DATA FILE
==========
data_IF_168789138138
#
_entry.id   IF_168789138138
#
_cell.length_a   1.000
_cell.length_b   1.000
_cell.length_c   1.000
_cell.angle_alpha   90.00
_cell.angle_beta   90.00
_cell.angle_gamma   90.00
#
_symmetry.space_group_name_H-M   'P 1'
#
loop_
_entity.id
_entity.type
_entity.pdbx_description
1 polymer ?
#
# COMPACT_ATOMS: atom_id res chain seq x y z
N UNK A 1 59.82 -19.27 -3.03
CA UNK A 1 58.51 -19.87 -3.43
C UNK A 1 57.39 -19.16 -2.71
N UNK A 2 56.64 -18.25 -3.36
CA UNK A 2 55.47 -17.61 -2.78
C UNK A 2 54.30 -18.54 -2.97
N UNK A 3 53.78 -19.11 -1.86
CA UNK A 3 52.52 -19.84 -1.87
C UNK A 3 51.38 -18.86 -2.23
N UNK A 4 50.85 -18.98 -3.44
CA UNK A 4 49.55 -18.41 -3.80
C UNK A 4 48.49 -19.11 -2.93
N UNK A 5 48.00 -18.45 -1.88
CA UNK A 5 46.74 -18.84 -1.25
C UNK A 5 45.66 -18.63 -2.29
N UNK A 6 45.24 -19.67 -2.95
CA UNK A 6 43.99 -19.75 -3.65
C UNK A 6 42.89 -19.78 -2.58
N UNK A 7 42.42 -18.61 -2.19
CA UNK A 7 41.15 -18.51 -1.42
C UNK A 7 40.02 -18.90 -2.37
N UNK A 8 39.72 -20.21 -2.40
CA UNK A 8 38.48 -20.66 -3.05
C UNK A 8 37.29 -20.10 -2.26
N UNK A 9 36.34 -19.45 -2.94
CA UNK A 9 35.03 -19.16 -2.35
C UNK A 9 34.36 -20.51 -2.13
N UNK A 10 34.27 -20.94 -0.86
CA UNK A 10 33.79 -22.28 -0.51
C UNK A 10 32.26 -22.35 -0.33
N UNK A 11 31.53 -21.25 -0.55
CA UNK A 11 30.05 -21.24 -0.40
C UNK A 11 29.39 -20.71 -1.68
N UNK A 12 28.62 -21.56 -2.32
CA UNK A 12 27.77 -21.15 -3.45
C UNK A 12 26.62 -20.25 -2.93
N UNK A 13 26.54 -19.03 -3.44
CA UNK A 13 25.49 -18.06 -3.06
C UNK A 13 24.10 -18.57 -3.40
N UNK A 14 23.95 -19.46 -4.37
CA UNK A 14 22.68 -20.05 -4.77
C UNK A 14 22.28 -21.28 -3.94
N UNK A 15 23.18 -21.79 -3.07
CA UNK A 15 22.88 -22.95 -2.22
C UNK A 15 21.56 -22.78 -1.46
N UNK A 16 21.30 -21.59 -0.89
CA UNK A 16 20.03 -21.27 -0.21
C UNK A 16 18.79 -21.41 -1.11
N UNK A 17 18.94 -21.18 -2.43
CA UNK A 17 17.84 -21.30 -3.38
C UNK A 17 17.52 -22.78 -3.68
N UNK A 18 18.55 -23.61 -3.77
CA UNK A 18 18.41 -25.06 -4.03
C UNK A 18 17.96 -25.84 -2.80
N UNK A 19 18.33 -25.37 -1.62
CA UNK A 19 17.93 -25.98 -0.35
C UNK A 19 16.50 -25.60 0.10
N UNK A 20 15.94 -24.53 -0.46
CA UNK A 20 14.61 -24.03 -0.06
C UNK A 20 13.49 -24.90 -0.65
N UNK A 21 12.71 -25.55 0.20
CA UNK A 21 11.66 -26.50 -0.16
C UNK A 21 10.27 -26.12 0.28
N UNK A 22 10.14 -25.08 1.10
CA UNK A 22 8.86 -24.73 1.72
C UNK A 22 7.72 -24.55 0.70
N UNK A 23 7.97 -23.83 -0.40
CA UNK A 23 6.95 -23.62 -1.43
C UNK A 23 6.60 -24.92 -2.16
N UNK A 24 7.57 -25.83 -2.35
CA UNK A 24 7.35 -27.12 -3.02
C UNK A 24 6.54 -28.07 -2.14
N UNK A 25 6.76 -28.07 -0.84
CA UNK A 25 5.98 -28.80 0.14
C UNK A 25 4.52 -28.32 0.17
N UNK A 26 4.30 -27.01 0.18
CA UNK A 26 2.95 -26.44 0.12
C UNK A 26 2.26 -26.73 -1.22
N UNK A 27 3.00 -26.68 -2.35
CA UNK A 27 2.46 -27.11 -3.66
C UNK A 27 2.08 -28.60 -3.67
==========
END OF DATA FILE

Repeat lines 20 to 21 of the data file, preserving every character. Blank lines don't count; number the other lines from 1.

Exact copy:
# COMPACT_ATOMS: atom_id res chain seq x y z
N UNK A 1 59.82 -19.27 -3.03